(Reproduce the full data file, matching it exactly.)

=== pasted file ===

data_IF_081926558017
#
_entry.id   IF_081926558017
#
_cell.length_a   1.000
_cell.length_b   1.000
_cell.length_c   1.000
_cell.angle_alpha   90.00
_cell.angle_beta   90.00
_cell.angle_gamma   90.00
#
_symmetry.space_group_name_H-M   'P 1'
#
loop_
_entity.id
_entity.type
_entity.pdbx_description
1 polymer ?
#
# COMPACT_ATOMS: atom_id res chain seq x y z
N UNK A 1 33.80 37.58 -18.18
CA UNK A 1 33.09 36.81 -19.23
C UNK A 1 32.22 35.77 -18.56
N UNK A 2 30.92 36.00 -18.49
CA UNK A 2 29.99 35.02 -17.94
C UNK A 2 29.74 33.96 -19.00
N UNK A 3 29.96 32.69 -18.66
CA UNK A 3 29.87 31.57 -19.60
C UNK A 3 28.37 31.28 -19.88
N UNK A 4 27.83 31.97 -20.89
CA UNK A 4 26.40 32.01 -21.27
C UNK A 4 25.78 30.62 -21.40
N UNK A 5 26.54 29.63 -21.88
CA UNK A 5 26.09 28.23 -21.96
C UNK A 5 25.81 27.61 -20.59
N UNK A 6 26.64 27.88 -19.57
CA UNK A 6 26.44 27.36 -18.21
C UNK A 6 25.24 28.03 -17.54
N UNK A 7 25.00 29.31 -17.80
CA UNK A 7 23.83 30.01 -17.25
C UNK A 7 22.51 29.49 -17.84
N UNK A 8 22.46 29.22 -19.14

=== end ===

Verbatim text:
data_IF_081926558017
#
_entry.id   IF_081926558017
#
_cell.length_a   1.000
_cell.length_b   1.000
_cell.length_c   1.000
_cell.angle_alpha   90.00
_cell.angle_beta   90.00
_cell.angle_gamma   90.00
#
_symmetry.space_group_name_H-M   'P 1'
#
loop_
_entity.id
_entity.type
_entity.pdbx_description
1 polymer ?
#
# COMPACT_ATOMS: atom_id res chain seq x y z
N UNK A 1 33.80 37.58 -18.18
CA UNK A 1 33.09 36.81 -19.23
C UNK A 1 32.22 35.77 -18.56
N UNK A 2 30.92 36.00 -18.49
CA UNK A 2 29.99 35.02 -17.94
C UNK A 2 29.74 33.96 -19.00
N UNK A 3 29.96 32.69 -18.66
CA UNK A 3 29.87 31.57 -19.60
C UNK A 3 28.37 31.28 -19.88
N UNK A 4 27.83 31.97 -20.89
CA UNK A 4 26.40 32.01 -21.27
C UNK A 4 25.78 30.62 -21.40
N UNK A 5 26.54 29.63 -21.88
CA UNK A 5 26.09 28.23 -21.96
C UNK A 5 25.81 27.61 -20.59
N UNK A 6 26.64 27.88 -19.57
CA UNK A 6 26.44 27.36 -18.21
C UNK A 6 25.24 28.03 -17.54
N UNK A 7 25.00 29.31 -17.80
CA UNK A 7 23.83 30.01 -17.25
C UNK A 7 22.51 29.49 -17.84
N UNK A 8 22.46 29.22 -19.14